Standard and Poor’s (S&P) is one of the best places to find this evidence. Every year they measure the returns of active managers against an appropriate benchmark, and publicly share the results. The chart below shows the percentage of active managers that outperform their market benchmark, across a number of different countries.

Table 1: SPIVA 2008 percentage of equity funds outperforming their Index over 10 years

Source: S&P Dow Jones Indices LLC. Data as at 31 December 2018. Returns shown are annualised. Past performance is no guarantee of future results. SPIVA report underperformance, Consilium has taken the inverse which is outperformance for this illustration. Table is provided for illustrative purposes.

Looking at the chart above, only 16% of US actively managed funds had returns better than a comparative benchmark over the past 10 years.

We highlight the US in yellow, as some claim active management doesn’t work in the US only because it’s such a competitive market, but that it does work better in smaller markets such as New Zealand.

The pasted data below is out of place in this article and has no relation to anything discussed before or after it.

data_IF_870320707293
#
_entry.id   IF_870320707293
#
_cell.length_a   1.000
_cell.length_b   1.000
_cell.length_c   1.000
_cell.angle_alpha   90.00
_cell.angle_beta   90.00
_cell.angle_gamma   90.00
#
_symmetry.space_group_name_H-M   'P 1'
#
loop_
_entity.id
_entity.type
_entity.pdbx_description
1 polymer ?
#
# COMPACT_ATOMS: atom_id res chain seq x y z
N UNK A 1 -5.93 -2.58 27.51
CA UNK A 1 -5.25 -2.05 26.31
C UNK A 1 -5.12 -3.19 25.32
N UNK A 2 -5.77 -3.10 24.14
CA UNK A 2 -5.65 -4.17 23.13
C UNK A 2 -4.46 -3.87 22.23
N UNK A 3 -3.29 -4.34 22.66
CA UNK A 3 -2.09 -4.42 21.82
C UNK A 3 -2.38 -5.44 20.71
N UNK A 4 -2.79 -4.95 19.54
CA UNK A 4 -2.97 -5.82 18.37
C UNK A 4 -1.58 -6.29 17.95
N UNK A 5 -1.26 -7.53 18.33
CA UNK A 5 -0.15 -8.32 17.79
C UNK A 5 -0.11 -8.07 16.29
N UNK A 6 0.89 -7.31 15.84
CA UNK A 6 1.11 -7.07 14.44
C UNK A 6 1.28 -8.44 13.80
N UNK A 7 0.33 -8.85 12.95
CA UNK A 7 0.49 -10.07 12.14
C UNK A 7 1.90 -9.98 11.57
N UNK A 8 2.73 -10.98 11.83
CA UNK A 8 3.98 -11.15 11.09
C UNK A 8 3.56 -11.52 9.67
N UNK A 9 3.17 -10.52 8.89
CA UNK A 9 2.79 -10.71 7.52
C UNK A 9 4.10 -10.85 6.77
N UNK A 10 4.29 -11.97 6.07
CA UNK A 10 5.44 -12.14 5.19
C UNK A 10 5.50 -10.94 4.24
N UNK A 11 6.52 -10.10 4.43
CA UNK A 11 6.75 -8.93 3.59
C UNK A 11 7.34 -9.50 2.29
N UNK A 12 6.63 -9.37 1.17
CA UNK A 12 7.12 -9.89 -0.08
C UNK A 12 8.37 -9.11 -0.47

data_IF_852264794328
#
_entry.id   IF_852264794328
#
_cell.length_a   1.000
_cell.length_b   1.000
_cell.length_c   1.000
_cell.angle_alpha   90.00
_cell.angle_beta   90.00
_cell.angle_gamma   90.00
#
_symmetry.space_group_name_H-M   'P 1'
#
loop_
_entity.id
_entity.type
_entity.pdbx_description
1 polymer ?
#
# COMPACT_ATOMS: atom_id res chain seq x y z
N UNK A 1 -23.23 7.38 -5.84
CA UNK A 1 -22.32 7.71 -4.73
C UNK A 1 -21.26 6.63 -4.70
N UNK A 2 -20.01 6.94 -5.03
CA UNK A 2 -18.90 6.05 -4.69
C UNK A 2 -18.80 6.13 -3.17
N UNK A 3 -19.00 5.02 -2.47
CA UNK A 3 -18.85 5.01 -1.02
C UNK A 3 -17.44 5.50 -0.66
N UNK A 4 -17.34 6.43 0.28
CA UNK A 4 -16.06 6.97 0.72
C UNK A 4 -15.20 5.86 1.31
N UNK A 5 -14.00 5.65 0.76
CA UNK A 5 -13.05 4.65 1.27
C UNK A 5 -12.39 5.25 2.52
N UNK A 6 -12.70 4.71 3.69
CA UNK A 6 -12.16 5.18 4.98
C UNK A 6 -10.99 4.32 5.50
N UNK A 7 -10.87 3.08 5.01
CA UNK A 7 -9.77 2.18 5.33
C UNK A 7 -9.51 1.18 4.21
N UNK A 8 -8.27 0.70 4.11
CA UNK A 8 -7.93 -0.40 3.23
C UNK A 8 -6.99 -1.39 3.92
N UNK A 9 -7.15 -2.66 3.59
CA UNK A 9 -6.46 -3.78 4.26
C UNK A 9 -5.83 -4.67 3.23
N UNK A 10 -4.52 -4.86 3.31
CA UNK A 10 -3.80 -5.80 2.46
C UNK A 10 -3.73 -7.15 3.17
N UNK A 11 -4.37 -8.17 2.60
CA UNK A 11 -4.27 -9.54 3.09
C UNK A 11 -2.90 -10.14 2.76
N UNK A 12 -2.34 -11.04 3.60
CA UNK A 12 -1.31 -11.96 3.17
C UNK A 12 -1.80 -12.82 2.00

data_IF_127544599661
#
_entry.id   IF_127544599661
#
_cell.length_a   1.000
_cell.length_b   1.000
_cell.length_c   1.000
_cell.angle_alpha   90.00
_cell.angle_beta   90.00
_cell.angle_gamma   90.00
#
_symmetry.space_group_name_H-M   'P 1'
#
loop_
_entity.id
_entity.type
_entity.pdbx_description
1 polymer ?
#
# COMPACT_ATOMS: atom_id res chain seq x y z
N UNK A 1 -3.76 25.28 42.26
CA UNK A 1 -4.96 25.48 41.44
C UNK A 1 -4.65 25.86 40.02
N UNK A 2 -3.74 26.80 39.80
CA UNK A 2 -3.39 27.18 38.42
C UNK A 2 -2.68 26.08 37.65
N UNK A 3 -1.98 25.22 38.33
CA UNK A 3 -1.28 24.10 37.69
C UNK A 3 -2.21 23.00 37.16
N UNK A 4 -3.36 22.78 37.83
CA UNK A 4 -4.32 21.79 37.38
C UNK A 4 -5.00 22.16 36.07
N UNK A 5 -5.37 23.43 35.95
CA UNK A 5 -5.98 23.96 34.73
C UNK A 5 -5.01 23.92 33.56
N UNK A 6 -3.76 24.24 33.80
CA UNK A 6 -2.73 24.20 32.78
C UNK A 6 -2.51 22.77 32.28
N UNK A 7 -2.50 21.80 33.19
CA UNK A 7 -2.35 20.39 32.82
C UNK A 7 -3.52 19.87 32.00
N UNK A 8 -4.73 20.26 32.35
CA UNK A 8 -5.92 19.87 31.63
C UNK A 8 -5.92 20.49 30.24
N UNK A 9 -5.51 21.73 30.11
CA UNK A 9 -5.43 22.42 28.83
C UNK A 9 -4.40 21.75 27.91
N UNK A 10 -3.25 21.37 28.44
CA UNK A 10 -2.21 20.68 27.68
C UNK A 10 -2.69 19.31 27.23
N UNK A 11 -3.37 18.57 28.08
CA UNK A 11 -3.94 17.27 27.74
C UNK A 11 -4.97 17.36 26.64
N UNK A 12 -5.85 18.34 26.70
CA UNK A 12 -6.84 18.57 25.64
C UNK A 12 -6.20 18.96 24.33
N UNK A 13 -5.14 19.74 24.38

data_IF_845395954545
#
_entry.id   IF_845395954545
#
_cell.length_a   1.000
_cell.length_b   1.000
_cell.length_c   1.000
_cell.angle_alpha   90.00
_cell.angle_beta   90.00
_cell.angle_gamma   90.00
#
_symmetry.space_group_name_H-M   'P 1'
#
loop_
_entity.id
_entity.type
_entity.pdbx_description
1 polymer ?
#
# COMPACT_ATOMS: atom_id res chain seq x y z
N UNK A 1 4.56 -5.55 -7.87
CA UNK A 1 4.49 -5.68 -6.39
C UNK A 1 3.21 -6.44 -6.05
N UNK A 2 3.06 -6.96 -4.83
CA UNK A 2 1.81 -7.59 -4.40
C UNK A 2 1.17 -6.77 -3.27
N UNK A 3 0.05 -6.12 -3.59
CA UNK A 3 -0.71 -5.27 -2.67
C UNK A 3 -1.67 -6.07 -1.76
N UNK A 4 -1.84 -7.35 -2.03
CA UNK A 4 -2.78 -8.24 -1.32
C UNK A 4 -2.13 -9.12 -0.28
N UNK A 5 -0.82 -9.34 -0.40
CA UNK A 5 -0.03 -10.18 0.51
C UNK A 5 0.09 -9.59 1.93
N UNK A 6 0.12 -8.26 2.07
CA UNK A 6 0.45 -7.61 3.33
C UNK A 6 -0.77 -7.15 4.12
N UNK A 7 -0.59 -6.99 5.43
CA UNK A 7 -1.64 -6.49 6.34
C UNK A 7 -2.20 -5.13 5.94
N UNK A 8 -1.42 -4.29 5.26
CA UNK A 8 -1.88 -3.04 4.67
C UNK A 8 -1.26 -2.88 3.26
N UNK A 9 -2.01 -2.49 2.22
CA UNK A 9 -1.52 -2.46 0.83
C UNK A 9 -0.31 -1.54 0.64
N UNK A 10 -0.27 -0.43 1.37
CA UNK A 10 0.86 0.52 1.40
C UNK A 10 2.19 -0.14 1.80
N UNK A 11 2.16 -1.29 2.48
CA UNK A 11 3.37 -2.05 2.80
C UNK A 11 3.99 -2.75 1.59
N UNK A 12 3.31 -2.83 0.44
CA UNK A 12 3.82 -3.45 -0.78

This claim, however, is debunked by the data. Indeed, the US is a competitive market, but in other less competitive markets such as Mexico, Poland, Brazil and Chile, active managers do even worse than in the US. As the graph shows, the US is just in the middle of all countries where this analysis is carried out.

The fact is, in every single country analysed, the average returns of active managers are lower than their local market benchmark over the past 10 years. We have no reason to expect New Zealand would be any different. In fact, a new academic study about New Zealand just published in 2018 shows this is the case.

This is also true for different styles of investing. It doesn’t matter if you are investing in large companies, small companies, inexpensive (value) companies, or even expensive (growth) companies…the average active manager does worse than the market in which they invest.

Take a brief look at the US market cut 18 different ways. The results are the same.

Table 2: SPIVA 2018: Percentage of US equity funds that outperform their benchmarks